It’s hard to breathe when trying to complete a marathon on a clear day, but runners in Beijing on Sunday were confronted by a new obstacle: twelve times the recommended daily allotment of smog.
“When I looked at the state of the mask after 10 kilometers, I decided enough was enough,” Chas Pope told Deutsche Welle. “It felt pretty ridiculous, given we’re meant to be running for health and fitness.”
The U.S. Embassy measures PM2.5 air quality levels, and on Sunday at 10 a.m. the levels hit 310 parts per million (ppm), before topping 400 ppm later in the day. The World Health Organization recommends daily levels not reach 25 ppm.
A Chinese air quality monitoring station near the starting line that measures particulate matter, ozone, sulphur, and nitrogen dioxide levels all together read out a “severely polluted” score of 444. In Chinese, “four” sounds like “death,” according to the New York Times’ Sinosphere blog.
— Sergi Vicente (@sergivicente) October 19, 2014
“I was basically a vacuum cleaner,” William Liu, a 30-year-old banker, told Bloomberg News.
Local health officials recommended that everyone limit outdoor activity that day, and warned the elderly, the sick, and the young to avoid going outside at all. Organizers said the air pollution levels rose with inadequate warning to be able to cancel a race of this size, where almost half of the runners traveled from other countries to run it. The night before, they warned of “slight or moderate smog” on race day.
China admitted earlier this year that its cities were failing pollution standards, and announced various plans to clean up the air. Its own version of “cash for clunkers” was announced in May with the goal of taking 6 million of the dirties cars off the road, and also updated an old pollution law to crack down on the worst polluters. To cut down on air pollution, and tackle climate change, however, China will have to quit coal, according to a study led by the U.K.’s Center for Climate Change Economics and Policy and the Grantham Research Institute on Climate Change and the Environment.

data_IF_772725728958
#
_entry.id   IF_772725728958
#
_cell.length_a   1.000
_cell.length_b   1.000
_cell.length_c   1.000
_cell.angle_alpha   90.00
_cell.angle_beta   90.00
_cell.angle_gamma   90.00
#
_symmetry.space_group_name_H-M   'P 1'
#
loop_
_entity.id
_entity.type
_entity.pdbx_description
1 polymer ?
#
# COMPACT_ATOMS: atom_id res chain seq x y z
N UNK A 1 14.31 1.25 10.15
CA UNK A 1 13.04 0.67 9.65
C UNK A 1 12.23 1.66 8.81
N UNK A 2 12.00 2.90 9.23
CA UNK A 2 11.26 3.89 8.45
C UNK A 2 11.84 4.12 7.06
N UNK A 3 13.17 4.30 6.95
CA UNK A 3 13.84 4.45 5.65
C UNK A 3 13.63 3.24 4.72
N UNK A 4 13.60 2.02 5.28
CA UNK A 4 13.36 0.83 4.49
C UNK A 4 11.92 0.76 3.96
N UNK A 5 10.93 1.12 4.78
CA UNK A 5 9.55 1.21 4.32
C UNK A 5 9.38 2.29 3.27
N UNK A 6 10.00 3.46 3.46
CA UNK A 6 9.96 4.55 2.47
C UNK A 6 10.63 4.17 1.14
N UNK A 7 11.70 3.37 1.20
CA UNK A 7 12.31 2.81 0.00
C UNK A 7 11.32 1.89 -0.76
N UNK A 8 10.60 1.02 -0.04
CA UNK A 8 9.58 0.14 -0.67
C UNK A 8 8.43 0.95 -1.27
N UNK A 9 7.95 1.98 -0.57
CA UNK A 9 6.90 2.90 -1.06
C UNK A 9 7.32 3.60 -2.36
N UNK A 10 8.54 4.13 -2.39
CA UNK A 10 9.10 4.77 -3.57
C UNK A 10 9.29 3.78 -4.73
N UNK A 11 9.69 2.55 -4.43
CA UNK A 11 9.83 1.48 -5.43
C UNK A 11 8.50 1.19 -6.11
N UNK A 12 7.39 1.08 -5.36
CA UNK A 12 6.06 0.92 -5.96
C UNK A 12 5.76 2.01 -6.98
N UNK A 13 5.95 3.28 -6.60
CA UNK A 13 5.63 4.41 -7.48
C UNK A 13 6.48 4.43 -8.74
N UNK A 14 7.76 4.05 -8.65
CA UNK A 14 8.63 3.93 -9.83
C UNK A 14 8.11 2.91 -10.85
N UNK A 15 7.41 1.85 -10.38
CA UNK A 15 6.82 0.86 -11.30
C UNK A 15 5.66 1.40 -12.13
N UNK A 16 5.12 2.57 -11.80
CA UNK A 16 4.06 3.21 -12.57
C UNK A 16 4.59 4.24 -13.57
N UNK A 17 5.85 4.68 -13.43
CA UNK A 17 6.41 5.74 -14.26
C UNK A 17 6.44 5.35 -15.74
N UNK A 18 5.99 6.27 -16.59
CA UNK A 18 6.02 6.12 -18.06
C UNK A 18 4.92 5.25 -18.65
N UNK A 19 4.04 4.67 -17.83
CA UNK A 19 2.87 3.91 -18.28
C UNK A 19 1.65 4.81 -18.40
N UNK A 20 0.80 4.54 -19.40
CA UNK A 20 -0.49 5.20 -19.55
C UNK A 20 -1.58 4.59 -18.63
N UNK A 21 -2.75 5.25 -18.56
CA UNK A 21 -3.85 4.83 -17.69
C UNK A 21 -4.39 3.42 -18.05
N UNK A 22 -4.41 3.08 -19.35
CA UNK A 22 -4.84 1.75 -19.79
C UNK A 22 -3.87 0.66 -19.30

The race rules state that there would be medical aid posts ever 5 kilometers, while ambulances would follow runners along the route. This is normal for most marathons, but the organizers also provided 140,000 sponges that runners could use to “clean their skin that is exposed to the air,” according to the Beijing News.
Scientists from the University of Melbourne looked at what happens to your lungs when air pollution levels spike. As you breathe in ozone and nitrogen dioxide, they interact on the lining of the respiratory tract and begin to cause oxidization damage — much more than either pollutant could alone.
Some of the runners have given up in the 2014 Beijing Marathon due to the serious air pollution in Beijing. pic.twitter.com/GoVpxcPcKH
— People's Daily,China (@PDChina) October 19, 2014
Zhang Zhenpeng, general manager of Beijing-based Inter Sports, told Beijing News that he hoped that, in order to protect public health, Beijing’s government would use a warning system for bad weather.
A cold front was expected to clear the smog on Monday.
— ChinaFile (@ChinaFile) October 20, 2014